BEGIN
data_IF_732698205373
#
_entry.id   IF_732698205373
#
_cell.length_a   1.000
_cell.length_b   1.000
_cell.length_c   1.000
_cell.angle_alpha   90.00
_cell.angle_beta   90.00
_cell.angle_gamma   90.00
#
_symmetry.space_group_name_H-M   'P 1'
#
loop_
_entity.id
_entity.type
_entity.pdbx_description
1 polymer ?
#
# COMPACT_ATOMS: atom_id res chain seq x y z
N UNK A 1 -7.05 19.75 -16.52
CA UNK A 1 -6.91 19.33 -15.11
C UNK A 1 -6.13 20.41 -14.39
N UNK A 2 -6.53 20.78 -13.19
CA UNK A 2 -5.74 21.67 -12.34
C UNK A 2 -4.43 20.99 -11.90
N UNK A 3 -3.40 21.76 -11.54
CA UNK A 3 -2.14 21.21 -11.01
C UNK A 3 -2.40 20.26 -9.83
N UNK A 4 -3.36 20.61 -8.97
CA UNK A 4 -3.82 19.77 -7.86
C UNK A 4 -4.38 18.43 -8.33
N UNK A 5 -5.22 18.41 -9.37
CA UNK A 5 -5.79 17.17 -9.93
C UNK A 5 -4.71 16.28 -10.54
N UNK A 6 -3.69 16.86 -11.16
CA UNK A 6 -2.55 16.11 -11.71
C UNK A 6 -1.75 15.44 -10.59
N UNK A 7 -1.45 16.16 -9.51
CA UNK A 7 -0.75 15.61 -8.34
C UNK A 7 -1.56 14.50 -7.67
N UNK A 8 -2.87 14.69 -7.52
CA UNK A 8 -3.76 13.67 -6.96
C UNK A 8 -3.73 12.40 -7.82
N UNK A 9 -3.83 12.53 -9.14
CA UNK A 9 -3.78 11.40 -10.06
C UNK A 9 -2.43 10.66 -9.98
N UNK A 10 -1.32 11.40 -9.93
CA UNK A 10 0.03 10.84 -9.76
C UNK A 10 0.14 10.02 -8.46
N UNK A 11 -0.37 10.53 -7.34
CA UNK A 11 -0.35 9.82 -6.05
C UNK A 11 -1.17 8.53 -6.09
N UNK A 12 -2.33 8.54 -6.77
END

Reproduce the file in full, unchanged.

data_IF_732698205373
#
_entry.id   IF_732698205373
#
_cell.length_a   1.000
_cell.length_b   1.000
_cell.length_c   1.000
_cell.angle_alpha   90.00
_cell.angle_beta   90.00
_cell.angle_gamma   90.00
#
_symmetry.space_group_name_H-M   'P 1'
#
loop_
_entity.id
_entity.type
_entity.pdbx_description
1 polymer ?
#
# COMPACT_ATOMS: atom_id res chain seq x y z
N UNK A 1 -7.05 19.75 -16.52
CA UNK A 1 -6.91 19.33 -15.11
C UNK A 1 -6.13 20.41 -14.39
N UNK A 2 -6.53 20.78 -13.19
CA UNK A 2 -5.74 21.67 -12.34
C UNK A 2 -4.43 20.99 -11.90
N UNK A 3 -3.40 21.76 -11.54
CA UNK A 3 -2.14 21.21 -11.01
C UNK A 3 -2.40 20.26 -9.83
N UNK A 4 -3.36 20.61 -8.97
CA UNK A 4 -3.82 19.77 -7.86
C UNK A 4 -4.38 18.43 -8.33
N UNK A 5 -5.22 18.41 -9.37
CA UNK A 5 -5.79 17.17 -9.93
C UNK A 5 -4.71 16.28 -10.54
N UNK A 6 -3.69 16.86 -11.16
CA UNK A 6 -2.55 16.11 -11.71
C UNK A 6 -1.75 15.44 -10.59
N UNK A 7 -1.45 16.16 -9.51
CA UNK A 7 -0.75 15.61 -8.34
C UNK A 7 -1.56 14.50 -7.67
N UNK A 8 -2.87 14.69 -7.52
CA UNK A 8 -3.76 13.67 -6.96
C UNK A 8 -3.73 12.40 -7.82
N UNK A 9 -3.83 12.53 -9.14
CA UNK A 9 -3.78 11.40 -10.06
C UNK A 9 -2.43 10.66 -9.98
N UNK A 10 -1.32 11.40 -9.93
CA UNK A 10 0.03 10.84 -9.76
C UNK A 10 0.14 10.02 -8.46
N UNK A 11 -0.37 10.53 -7.34
CA UNK A 11 -0.35 9.82 -6.05
C UNK A 11 -1.17 8.53 -6.09
N UNK A 12 -2.33 8.54 -6.77